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Is innovation all about managing change?

Posted by Sunil Mishra (View Profile | View All Posts) at 11:22 AM

I did an Internet search on "most innovative companies in the world". Predictably, the search engine that I used, Google was in the list along with several other new-age organizations. There was a clear pattern though - none of the lists featured top-notch business or management consulting organizations at the top. Isn't it surprising that reputed management consulting firms that drive innovation at several client organizations are not considered innovators themselves? They have the ideas and the expertise, so where do they falter?
This brings us to the central idea of this discussion that  innovation is not about a breakthrough idea, but rather about managing the change within. The more nimble, agile and receptive an organization, the more likely that it will be able to execute the changes to implement the innovation. 

Innovation is really more about the last mile than the first.


The downside of success is that the organization is tempted to shun innovation and continue doing what made it successful in the first place. When an organization feels there is "nothing to fix" it becomes increasingly difficult for it to think differently,  change course or innovate. 

There are two broad categories of innovation - breakthrough and incremental. A breakthrough innovation disrupts the innovator organization itself, and hence is not accepted very easily. Incremental innovation is less disruptive, and runs as a series of initiatives bringing about step change and incremental benefits in cost, productivity and output. Both types of innovation are important for the health of the organization; however some studies indicate that the excessive focus of large organizations on incremental innovation takes away precious energy and focus from the breakthrough variety.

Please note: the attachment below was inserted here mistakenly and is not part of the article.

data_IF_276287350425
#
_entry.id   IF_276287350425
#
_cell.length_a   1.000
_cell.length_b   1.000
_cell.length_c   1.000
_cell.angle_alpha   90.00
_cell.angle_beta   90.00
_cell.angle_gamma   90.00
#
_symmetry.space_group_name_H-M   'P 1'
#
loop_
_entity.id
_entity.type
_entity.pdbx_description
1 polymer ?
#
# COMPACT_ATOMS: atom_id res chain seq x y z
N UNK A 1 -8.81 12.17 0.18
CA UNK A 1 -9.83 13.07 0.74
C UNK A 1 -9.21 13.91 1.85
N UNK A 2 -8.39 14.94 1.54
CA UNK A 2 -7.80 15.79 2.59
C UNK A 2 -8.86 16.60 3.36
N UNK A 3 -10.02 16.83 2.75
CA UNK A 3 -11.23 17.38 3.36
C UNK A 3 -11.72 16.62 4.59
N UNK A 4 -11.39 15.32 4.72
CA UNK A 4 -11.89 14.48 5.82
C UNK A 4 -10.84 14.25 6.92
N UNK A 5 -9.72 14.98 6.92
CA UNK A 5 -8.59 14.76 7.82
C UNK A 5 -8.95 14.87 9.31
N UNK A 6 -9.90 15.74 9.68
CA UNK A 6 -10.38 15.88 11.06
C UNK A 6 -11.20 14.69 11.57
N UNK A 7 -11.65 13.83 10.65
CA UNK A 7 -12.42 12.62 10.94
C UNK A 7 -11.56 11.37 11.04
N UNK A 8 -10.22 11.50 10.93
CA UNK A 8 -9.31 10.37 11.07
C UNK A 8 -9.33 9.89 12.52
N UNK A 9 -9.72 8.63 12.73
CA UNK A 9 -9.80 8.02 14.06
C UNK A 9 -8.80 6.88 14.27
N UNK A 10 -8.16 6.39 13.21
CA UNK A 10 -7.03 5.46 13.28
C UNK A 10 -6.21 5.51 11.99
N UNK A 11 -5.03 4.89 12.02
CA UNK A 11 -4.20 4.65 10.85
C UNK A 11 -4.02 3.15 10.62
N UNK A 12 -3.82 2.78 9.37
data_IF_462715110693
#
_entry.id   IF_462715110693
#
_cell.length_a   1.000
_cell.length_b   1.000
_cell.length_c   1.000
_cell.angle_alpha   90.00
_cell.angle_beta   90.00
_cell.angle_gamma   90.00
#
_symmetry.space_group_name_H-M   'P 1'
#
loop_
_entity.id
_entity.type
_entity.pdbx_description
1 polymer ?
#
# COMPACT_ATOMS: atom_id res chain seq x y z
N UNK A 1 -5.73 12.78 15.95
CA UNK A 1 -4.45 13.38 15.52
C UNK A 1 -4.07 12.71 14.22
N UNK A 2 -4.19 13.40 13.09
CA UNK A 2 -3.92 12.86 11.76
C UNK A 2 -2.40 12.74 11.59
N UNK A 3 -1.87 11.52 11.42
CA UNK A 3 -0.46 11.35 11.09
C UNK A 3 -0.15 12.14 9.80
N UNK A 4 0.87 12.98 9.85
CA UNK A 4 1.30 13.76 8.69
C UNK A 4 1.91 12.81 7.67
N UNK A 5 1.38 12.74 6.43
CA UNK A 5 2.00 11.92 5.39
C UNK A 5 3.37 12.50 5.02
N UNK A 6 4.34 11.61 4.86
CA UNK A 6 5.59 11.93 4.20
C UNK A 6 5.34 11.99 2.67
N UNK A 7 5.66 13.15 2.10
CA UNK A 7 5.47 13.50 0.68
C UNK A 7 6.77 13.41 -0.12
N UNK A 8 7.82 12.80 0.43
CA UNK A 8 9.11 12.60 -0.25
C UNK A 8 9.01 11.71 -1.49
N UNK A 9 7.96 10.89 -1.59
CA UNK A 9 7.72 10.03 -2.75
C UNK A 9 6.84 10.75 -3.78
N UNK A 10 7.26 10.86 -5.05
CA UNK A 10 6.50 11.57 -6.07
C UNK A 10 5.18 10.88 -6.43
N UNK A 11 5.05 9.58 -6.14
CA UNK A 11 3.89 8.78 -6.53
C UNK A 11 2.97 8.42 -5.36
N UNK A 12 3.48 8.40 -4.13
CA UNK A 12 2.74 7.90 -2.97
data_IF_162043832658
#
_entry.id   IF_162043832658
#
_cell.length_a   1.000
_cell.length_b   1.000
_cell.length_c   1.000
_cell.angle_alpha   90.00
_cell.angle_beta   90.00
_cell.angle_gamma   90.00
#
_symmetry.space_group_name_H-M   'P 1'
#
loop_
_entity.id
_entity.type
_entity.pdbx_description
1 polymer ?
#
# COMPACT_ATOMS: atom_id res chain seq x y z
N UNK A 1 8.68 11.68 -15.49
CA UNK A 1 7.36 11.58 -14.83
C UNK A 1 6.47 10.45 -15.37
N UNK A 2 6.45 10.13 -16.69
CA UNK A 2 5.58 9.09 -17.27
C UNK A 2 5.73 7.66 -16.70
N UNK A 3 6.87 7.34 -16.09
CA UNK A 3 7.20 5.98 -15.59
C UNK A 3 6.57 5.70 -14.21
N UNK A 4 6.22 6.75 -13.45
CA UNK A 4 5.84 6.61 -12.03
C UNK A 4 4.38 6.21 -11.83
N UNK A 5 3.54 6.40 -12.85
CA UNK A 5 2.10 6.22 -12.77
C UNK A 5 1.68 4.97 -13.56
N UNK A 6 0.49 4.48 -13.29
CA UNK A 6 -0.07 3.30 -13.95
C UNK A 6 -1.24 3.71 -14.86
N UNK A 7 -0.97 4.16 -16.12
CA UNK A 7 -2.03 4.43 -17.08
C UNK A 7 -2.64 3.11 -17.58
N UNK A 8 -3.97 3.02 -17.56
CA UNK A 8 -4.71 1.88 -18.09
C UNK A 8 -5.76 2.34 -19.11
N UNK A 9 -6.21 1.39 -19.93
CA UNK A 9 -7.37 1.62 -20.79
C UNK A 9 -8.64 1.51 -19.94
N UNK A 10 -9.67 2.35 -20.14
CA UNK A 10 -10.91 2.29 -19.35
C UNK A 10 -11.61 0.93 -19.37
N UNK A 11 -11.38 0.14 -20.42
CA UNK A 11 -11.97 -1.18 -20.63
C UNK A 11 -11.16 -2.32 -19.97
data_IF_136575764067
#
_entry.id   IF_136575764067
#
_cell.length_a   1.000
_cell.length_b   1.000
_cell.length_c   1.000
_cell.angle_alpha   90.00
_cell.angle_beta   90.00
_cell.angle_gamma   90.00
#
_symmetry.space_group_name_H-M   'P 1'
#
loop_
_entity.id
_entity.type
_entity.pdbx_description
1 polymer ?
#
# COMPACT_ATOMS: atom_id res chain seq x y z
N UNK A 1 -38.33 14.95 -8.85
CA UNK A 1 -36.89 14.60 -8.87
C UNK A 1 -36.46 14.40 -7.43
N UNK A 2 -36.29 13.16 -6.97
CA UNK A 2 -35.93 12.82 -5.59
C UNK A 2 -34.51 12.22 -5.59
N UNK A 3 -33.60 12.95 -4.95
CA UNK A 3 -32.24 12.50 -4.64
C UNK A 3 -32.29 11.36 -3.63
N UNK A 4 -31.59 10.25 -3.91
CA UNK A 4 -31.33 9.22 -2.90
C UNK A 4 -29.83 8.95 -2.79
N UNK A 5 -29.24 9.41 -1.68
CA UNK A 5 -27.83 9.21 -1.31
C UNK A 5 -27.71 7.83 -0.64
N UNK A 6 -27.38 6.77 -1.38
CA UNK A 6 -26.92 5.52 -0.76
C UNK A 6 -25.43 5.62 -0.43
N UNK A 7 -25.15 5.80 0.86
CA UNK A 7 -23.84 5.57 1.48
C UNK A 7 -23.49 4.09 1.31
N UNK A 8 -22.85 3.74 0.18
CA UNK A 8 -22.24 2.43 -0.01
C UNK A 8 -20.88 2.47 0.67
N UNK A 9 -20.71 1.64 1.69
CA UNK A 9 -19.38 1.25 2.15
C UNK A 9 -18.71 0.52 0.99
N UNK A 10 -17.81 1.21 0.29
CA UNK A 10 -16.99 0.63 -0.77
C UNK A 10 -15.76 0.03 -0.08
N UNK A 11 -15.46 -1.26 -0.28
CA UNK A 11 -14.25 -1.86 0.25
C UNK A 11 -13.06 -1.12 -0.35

We mentioned earlier that innovation is more than idea generation. In fact, a true innovator picks up the thread from where an idea generator leaves it. The key is in implementation - aligning the stakeholders who are impacted by any disruption to their status quo. It is no different from the political process of change management where each entity is made aware of what lies in store.


Anyone who has worked in a business consulting setup will never tire of talking about frameworks, tools and models. I can say from personal experience that consulting firms have a number of disparate tools, techniques & datasets to play with, but hardly any business applications to encompass them. So knowledge within the organization is a necessary but not sufficient condition to drive innovation.
There is an opportunity for consulting organizations to create multiple problem solving business solutions, backed by industry best practices, benchmarks and proprietary knowledge acquired over time.
Here, innovation is about productizing consulting services and offering to the end-user an integrated experience that solves a problem. The basic difference between products and services is that a product is additive, whereas a service is repetitive or iterative. Products get enriched over time, but services repeat the same cycle of creation and consumption.